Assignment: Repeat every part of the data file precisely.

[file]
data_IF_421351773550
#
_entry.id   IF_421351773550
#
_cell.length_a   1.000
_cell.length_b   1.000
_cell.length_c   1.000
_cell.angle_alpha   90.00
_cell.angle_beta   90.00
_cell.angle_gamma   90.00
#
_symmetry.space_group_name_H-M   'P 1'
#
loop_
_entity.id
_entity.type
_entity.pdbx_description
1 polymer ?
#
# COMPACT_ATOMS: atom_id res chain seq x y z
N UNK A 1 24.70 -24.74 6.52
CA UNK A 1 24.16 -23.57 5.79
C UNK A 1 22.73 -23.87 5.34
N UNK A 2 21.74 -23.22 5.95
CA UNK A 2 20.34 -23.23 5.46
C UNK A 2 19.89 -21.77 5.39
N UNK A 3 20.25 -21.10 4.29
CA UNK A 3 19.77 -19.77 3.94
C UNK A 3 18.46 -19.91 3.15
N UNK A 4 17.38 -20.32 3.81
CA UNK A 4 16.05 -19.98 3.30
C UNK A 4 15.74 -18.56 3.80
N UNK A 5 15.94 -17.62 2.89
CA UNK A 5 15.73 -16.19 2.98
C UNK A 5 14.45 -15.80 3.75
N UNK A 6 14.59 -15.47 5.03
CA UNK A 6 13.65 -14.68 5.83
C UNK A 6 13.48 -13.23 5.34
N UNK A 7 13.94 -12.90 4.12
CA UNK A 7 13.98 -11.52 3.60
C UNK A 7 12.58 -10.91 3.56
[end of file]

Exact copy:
data_IF_421351773550
#
_entry.id   IF_421351773550
#
_cell.length_a   1.000
_cell.length_b   1.000
_cell.length_c   1.000
_cell.angle_alpha   90.00
_cell.angle_beta   90.00
_cell.angle_gamma   90.00
#
_symmetry.space_group_name_H-M   'P 1'
#
loop_
_entity.id
_entity.type
_entity.pdbx_description
1 polymer ?
#
# COMPACT_ATOMS: atom_id res chain seq x y z
N UNK A 1 24.70 -24.74 6.52
CA UNK A 1 24.16 -23.57 5.79
C UNK A 1 22.73 -23.87 5.34
N UNK A 2 21.74 -23.22 5.95
CA UNK A 2 20.34 -23.23 5.46
C UNK A 2 19.89 -21.77 5.39
N UNK A 3 20.25 -21.10 4.29
CA UNK A 3 19.77 -19.77 3.94
C UNK A 3 18.46 -19.91 3.15
N UNK A 4 17.38 -20.32 3.81
CA UNK A 4 16.05 -19.98 3.30
C UNK A 4 15.74 -18.56 3.80
N UNK A 5 15.94 -17.62 2.89
CA UNK A 5 15.73 -16.19 2.98
C UNK A 5 14.45 -15.80 3.75
N UNK A 6 14.59 -15.47 5.03
CA UNK A 6 13.65 -14.68 5.83
C UNK A 6 13.48 -13.23 5.34
N UNK A 7 13.94 -12.90 4.12
CA UNK A 7 13.98 -11.52 3.60
C UNK A 7 12.58 -10.91 3.56